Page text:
I am not a medical professional. Construct and use this device at your own risk.

In this instructable I will demonstrate how to make an electrocardiograph (EKG) for monitoring your hear rate via leads taped to your skin. The output will be used to switch an LED on and off with each detected heartbeat.

All circuit components can be found at Radio Shack. The total cost of this project is around $30.

Estimated completion time: 5 hours

This project may be too difficult for anyone unfamiliar with the operation of a multimeter and its use in basic troubleshooting of electronic circuitry.

   - Biofeedback: Learn to manipulate your heart rate at will and monitor its reaction to your
       thoughts and behavior. Wikipedia: Biofeedback
   - Relaxation: Focus on bringing your heart rate down when stressed. The rest of your
       body will follow suit.
   - Decoration: Can be integrated into a costume. Pulsing Iron Man arc reactor anyone?

How it works:

This circuit detects and amplifies the electrical impulses generated by your heart with each beat. Your skin acts like a giant antenna, picking up a lot of noise and interference so a differential amplifier is employed to effectively cancel any unwanted input.

The differential amplifier has two inputs relative to a common ground. Any voltage that is common to both inputs will be effectively ignored while any difference in voltage between the two (i.e. the polarization of your heart muscles) will be greatly amplified.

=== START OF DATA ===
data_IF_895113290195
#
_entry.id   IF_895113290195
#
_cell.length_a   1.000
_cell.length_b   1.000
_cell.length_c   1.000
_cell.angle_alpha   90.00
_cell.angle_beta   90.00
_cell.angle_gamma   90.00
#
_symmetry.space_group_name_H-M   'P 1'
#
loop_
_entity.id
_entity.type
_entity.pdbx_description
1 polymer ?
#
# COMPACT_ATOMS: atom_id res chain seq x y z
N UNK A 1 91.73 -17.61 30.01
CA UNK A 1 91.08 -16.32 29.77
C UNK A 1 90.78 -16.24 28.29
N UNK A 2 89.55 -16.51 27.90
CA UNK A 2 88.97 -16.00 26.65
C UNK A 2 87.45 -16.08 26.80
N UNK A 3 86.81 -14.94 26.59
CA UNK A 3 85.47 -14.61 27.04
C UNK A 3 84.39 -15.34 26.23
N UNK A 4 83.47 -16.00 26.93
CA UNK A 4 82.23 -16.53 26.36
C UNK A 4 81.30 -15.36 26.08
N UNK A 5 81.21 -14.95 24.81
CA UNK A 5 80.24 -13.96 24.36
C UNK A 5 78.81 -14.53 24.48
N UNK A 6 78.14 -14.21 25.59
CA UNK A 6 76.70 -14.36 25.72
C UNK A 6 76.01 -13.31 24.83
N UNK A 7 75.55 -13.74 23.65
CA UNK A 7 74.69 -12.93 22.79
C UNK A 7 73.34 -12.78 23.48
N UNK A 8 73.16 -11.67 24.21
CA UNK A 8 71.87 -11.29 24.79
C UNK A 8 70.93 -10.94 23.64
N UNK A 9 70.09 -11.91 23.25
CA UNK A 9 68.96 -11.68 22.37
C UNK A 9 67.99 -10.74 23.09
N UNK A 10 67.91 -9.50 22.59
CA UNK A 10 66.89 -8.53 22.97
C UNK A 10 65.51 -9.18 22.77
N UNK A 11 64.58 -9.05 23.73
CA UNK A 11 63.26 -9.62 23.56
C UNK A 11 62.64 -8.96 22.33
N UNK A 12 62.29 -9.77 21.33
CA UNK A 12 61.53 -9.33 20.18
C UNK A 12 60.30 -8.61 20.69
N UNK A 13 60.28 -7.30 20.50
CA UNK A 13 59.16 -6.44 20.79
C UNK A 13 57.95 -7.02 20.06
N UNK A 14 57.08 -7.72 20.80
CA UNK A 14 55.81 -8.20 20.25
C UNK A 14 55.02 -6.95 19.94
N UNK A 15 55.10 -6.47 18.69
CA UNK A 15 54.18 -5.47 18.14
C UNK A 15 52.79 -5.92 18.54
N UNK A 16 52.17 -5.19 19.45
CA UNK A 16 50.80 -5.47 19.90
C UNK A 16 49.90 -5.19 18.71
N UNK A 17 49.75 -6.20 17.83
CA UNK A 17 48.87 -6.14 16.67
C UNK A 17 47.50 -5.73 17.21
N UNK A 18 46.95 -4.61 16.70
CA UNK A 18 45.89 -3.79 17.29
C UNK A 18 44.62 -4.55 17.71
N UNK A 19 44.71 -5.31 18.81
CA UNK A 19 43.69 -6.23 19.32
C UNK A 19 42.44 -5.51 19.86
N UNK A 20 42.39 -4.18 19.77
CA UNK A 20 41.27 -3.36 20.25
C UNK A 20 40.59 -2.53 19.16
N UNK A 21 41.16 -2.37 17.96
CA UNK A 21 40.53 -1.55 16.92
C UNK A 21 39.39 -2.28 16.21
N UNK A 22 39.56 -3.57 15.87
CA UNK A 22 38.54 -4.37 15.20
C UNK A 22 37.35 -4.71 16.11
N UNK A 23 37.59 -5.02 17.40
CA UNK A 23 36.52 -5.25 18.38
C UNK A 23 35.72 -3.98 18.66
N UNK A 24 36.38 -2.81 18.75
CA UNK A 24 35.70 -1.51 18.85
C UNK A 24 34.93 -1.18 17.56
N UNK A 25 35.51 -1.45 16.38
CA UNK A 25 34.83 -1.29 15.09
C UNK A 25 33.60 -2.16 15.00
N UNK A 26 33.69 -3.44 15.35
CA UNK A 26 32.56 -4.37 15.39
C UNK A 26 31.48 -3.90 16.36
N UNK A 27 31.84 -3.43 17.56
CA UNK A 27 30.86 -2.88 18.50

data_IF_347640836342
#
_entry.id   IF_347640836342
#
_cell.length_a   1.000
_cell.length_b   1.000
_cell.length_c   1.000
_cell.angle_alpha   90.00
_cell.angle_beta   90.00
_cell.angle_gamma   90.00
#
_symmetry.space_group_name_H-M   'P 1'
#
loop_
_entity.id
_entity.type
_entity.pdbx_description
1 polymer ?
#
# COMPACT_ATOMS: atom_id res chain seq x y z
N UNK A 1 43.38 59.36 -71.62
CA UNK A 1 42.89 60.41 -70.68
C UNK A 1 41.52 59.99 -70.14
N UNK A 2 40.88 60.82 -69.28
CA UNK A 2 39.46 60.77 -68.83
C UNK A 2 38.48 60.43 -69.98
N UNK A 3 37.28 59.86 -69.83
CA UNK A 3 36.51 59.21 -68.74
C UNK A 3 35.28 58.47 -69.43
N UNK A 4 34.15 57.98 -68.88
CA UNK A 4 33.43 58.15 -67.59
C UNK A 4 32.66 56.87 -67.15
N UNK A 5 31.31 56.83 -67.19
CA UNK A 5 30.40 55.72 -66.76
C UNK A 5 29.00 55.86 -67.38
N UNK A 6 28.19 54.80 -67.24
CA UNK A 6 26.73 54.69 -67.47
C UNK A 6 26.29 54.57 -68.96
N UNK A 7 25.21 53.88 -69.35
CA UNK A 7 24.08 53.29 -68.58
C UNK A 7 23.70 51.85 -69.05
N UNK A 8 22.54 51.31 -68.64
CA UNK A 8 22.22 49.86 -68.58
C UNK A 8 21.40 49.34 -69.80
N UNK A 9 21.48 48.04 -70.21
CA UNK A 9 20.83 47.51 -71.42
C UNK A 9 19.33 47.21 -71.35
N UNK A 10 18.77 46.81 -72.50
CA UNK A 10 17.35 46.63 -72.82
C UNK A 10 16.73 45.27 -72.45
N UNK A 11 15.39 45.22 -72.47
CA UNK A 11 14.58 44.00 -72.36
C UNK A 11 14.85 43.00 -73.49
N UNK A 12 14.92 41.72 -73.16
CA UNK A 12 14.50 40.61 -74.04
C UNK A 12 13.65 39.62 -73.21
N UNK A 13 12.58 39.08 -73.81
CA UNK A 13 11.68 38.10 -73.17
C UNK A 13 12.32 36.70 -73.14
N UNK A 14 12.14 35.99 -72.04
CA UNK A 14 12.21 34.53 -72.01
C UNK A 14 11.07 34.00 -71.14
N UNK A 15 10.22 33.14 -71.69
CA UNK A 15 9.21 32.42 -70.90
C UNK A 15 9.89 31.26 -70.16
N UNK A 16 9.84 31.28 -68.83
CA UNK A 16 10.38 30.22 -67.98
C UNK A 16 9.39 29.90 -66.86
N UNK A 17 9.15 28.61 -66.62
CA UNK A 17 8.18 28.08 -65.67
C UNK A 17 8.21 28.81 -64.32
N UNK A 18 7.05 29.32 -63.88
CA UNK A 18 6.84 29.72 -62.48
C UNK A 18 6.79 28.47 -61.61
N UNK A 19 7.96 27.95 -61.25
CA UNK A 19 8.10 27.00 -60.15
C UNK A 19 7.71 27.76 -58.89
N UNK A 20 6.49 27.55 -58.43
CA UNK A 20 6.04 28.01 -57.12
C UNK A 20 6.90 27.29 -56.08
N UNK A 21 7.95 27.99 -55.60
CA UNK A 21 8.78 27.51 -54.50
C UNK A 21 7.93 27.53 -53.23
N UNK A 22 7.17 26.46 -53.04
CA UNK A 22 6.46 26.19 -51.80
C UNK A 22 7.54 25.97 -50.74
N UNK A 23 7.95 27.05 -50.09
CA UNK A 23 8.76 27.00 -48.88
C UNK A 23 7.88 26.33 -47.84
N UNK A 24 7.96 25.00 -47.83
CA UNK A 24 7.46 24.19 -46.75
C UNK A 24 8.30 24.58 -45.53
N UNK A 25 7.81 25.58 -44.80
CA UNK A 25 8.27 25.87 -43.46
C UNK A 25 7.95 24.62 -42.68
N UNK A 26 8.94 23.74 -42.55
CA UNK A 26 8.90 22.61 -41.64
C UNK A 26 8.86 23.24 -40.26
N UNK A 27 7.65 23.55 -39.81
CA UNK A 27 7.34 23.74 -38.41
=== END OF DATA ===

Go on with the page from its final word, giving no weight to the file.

I will be using this device for biofeedback and ornamentation so I will not be exploring all the complexities of an EKG output. However should you wish to see an EKG in all its glory, the output of the differential amplifier portion of this circuit can be connected to an  oscilloscope and should permit you to see (untested) all the features one would expect. However, as a commenter mentioned one should never connect an amateur circuit that is connected to your body (particularly your heart) to your household power lines. If you wish to employ an oscilloscope use a battery powered device or take steps to electronically isolate the circuit from the oscilloscope.

I just want a device that blinks every time my heart beats. To give clean pulse I have added a monostable timing circuit to the differential amplifier output that turns the signal into a square wave with an adjustable width.

More information that may be helpful in understanding the details of this circuit can be found below.

Wikipedia: Differential Amplifier
Wikipedia: Electrocardiograph
Scribd: Monostable Timing Circuit (p. 6)

Step 1: Tools and Materials

NOTE:This instructable is separated into two parts, the circuit and the enclosure. You should have no problem acquiring the parts to make an exact reproduction of the circuit. However, I used a number of items I had laying around or that I pulled from broken equipment to make the enclosure. The enclosure has no bearing on the function of this device and is used only for ease of transport and cosmetic purposes. The techniques used to make the enclosure should be applicable to similar items. Using a small amount of ingenuity and you should have no trouble making an enclosure similar to or superior to mine.

Required For the Circuit:
Soldering Iron (Craftsman)
Wire wrapping tool
Wire Strippers
Multimeter (Craftsman)
Lighter or Torch
Small Flat-head screw driver
Solderless Breadboard
Duct Tape

Solder Weld (optional)
Wrapping Wire
Wire - 24AWG
(3) Pennies

Circuit Components (all found at Radio Shack):
Super Bright LED
555 Timer IC
LM324 Quad Op-amp IC
2N3904 Transistor (NPN)
9V Battery Connector